Mushrooms go into bins, stacked bell peppers, napa cabbages, broccolini,  lettuce piled high, berries stacked, leeks, fennel, potatoes in the back door, corn, all the good stuff. Boxes of lemons and limes, tubs of garlic and fresh ginger.

Out of boxes it comes and into bins and tubs, small hotel pans and large ones, into water, out of bags. It’s rather an honor that Coffeeman trusts me to put the order away by myself and get the walk-in to rights. I have always liked putting away deliveries since the first chef trusted me to put it away. Course that was a super large everything order. This is just produce, but I love produce. I wouldn’t mind even more time to trim up things, but with baking, well, I don’t have time. This all falls back on the produce business my family had.  Even though I hated the growing part, I loved the produce and seeing all fresh ingredients. Granted, the things coming in this order are not like the fresh from the farm, but it’s still fun.

While I’m never ready for Tuesday to begin, I do like the produce and seeing all the fun things come in is a delight. I think Coffeeman always tries to scare me with ‘It’s a big order’, but I always just think, cool, more to put away. Right on. Bring it on, Chef, bring it on…. it never scares me.  You don’t see the inward delight…. Or maybe you do.



Embrace the Blue Tape – Day 16

Mark everything. Date everything. Everything needs a label.

Marked Cambros. Gotta have the dates!

This is pretty much a code in the kitchen. And by code I don’t mean ‘guideline.’ It’s a rule that must be upheld. You can’t get away with shoving something in the walk-in and not label and dating it. How are you ever going to know what it is days from now? And will you honestly remember the date? How many yolks did you separate into a deli? What is that mysterious brown substance in the 2 quart cambro? Chocolate ganache or demi glace?

First in first out… FIFO is the rule. So dated things are critical to health standards.  Two weeks is the limit on a lot of things. Personally, I would prefer a lot of things get used up before that.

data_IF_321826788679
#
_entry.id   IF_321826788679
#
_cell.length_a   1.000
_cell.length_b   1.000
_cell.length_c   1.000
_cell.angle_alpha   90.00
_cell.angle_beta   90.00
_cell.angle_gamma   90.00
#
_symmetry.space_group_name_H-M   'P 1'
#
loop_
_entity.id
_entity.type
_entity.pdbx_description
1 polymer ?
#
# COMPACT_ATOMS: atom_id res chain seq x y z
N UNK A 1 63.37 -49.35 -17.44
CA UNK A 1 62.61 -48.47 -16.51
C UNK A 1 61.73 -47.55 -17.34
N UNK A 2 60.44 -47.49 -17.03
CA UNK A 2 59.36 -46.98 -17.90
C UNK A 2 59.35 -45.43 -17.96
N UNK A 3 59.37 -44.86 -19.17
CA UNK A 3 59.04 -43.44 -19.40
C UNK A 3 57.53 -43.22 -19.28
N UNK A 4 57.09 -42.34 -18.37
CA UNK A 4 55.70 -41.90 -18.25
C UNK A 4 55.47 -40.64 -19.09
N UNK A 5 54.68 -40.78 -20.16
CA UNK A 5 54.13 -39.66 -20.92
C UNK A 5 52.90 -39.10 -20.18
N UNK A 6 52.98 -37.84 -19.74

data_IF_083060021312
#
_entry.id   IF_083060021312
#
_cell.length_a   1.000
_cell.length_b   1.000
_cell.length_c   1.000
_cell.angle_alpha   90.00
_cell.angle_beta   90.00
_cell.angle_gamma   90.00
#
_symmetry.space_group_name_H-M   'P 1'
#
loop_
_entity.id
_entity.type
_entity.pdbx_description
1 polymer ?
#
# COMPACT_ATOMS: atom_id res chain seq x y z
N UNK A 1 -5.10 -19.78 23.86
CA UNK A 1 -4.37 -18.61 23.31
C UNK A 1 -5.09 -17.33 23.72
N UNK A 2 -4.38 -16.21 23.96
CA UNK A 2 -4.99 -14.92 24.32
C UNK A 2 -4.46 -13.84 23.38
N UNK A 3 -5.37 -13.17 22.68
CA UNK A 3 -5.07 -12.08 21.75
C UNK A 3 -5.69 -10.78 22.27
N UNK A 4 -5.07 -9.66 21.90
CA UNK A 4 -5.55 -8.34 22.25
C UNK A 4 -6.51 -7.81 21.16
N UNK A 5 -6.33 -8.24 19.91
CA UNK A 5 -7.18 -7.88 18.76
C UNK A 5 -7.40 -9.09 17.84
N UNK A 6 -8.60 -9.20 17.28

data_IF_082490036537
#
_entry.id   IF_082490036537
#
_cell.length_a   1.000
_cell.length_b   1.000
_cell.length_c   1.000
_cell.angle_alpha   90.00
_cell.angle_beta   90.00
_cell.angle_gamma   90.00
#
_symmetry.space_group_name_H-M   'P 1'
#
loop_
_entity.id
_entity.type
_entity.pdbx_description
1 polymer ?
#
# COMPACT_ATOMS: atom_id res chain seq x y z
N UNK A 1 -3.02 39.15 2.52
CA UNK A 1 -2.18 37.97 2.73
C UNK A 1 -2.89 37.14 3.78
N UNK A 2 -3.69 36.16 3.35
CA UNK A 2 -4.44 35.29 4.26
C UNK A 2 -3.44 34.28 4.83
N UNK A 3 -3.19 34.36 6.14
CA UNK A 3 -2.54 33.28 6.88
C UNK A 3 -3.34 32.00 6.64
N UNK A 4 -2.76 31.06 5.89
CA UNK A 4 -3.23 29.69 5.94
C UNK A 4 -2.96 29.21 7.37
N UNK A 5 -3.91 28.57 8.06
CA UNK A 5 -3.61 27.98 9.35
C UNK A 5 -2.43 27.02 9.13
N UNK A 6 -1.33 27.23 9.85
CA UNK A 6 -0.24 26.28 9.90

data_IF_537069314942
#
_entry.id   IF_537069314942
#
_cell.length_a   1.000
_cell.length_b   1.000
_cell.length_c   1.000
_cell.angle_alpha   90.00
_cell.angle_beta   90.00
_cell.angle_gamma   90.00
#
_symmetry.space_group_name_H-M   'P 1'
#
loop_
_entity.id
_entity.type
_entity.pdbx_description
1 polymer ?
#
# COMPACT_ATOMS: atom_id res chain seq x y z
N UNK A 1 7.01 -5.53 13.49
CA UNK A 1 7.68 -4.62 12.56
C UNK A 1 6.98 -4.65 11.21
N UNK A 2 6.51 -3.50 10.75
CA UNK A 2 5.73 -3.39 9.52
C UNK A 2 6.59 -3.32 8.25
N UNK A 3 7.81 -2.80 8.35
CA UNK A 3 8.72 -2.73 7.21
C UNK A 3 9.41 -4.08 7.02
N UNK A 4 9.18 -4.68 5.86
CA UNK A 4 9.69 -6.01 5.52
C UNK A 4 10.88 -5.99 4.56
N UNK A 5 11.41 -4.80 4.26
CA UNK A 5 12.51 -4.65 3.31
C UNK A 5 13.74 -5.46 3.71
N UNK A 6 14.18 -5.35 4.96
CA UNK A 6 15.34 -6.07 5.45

So equipped with a Sharpie marker and blue painter’s tape in hand, we mark our cambros, delis, boxes, anything opened. Label and date everything. Wrap everything as well, but basically, it’s storage techniques. Bus tubs with towels over produce. What is that bus tub containing? Mark it. (Darn it, I forgot to mark the peaches today…hmmm)

I’ve rambled on about blue tape and dating things so much that even my family has embraced blue tape. Granted, it’s just for marking the tops of small jars with the various flavors of espresso coffee we’ve made in the moka pot, but still…. If we could start labeling everything in the fridge like I do at work, whew, life might be simpler.

all the flavors of coffee

I even remember reading it in Anthony Bourdain’s cookbook Appetites. He used tape to date and label everything in his fridge. I think I would do it in my own home. It’s not obsessive when you realize how easy it is to forget what you’ve put in a container and when you did.

Here’s a quick great article on tape.  KITCHEN TIP: PAINTER’S TAPE AND SHARPIE

Oh and I guess Thomas Keller of The French Laundry and Per Se uses green tape now…. I prefer blue, it sticks better, the green doesn’t always stick and hold on.

Granted, at home, if a little mold is on something, you scrape it off and go on about your daily life. Not so much in a restaurant. That doesn’t fly.  So, seriously, embrace the blue tape… Or red, green, tan, yellow. Whatever color you decide to use.